The proposed Southwest Expressway became one of the BRA’s most controversial plans; this 1967 study examines the amount of displacement and property clearance that the proposed highway would have required

The proposed Southwest Expressway became one of the BRA’s most controversial plans; this 1967 study examines the amount of displacement and property clearance that the proposed highway would have required

Urban history at LMEC

The collection includes not only published plans intended for public audiences, but also the kinds of materials that were used in the BRA’s daily operations, like this study map of architectural styles in Chinatown

The collection includes not only published plans intended for public audiences, but also the kinds of materials that were used in the BRA’s daily operations, like this study map of architectural styles in Chinatown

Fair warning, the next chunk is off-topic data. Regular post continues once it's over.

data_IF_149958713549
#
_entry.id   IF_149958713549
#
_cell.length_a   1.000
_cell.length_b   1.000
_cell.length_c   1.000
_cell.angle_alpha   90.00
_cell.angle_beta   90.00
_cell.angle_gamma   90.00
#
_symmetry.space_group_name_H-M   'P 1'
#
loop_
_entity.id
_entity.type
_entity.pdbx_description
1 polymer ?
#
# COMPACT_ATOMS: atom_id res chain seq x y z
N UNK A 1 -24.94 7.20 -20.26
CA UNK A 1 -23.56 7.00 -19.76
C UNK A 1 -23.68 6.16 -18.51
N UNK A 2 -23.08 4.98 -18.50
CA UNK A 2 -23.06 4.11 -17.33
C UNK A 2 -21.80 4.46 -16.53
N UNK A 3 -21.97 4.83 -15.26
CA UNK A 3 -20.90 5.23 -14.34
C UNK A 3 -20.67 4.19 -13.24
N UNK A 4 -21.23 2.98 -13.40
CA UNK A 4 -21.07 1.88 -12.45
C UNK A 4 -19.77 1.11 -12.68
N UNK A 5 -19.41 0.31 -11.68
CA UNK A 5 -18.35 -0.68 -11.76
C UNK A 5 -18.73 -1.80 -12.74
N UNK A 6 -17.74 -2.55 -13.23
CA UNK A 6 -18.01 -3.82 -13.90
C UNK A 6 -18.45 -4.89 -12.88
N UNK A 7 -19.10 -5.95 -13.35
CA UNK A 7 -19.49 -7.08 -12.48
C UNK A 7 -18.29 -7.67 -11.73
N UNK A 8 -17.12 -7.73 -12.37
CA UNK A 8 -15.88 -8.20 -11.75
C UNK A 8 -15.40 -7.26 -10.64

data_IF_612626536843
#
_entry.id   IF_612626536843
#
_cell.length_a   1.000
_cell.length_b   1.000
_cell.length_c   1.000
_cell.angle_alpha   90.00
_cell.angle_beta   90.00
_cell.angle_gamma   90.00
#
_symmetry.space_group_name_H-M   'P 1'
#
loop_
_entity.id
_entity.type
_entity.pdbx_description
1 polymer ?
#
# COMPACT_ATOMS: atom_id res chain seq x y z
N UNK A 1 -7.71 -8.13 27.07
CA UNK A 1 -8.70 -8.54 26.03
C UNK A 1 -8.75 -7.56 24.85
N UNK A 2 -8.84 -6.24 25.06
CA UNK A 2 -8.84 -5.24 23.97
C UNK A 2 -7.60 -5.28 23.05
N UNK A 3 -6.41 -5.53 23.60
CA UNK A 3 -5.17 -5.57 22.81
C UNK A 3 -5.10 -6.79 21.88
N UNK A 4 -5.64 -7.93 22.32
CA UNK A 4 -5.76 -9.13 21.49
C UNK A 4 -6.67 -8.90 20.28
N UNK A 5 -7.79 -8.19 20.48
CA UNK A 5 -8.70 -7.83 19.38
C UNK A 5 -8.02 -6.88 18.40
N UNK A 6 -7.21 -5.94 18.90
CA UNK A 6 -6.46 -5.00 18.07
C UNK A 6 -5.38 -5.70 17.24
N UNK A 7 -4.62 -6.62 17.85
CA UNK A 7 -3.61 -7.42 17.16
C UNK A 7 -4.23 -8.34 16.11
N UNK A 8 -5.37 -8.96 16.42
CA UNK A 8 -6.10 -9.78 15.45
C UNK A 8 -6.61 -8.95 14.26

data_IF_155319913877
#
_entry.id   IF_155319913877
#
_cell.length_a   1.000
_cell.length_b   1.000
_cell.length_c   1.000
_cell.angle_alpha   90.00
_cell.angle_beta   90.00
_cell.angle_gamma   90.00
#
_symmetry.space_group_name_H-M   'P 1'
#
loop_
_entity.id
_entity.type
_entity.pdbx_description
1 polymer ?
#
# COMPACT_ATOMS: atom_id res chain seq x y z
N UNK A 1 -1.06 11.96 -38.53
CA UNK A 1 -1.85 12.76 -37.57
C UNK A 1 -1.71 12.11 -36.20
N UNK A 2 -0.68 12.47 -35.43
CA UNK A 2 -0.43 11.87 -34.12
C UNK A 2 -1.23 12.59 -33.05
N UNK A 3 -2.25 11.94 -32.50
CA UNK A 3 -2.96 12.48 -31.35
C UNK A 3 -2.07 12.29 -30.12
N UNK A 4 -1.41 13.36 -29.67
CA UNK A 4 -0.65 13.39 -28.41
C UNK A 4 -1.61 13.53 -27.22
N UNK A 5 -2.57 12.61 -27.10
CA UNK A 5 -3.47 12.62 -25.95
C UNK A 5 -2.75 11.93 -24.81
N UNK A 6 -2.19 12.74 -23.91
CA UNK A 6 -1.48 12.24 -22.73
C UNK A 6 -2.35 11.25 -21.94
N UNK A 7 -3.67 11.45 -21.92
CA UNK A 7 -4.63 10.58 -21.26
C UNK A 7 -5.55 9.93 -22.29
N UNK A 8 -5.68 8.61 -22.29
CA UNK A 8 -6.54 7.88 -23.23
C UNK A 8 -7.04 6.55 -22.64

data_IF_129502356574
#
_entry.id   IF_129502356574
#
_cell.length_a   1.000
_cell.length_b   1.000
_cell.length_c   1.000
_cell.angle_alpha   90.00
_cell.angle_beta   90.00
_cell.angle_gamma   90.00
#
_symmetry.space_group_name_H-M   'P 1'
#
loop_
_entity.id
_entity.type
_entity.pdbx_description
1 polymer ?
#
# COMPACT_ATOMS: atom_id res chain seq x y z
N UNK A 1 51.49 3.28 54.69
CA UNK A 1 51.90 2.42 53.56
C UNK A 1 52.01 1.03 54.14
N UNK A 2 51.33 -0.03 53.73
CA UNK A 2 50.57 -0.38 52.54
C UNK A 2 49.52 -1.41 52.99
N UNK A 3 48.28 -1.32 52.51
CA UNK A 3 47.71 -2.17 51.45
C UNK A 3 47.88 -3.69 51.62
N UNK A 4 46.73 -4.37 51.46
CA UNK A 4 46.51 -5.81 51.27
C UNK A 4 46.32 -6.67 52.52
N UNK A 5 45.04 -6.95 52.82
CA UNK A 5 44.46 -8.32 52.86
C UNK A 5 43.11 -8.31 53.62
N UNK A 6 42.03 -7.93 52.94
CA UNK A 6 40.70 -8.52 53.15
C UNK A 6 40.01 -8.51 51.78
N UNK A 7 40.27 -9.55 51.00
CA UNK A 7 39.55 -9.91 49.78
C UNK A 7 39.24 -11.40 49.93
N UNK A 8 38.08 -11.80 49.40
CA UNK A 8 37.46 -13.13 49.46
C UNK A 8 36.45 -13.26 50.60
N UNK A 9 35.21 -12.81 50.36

Urban, regional, and neighborhood history is one of the topics that is most closely connected with maps and historical geography, and it’s a theme that weaves through many of our programs at the LMEC. In the past year, we’ve welcomed Lizabeth Cohen of Harvard University to talk about the career of Ed Logue, head of the BRA in the 1960s; and Amy Finstein of Holy Cross to talk about the construction (and demolition) of elevated highways in the twentieth century. In the past, we’ve hosted exhibitions on urban history themes like neighborhoods and parks. Our Atlascope tool offers easy access to some of the most important fine-scaled atlases for studying urban change from 1860 to 1930, and our broader Urban Maps Collection of Distinction contains thousands of maps, views, and plans of cities around the world. We showed off some of these recently in Mapping a World of Cities, a partnership with nine other digital map libraries. Our research services offer many opportunities for people interested in the history of cities, from scholars working on book manuscripts to residents of the Boston area seeking information about their own houses and neighborhoods.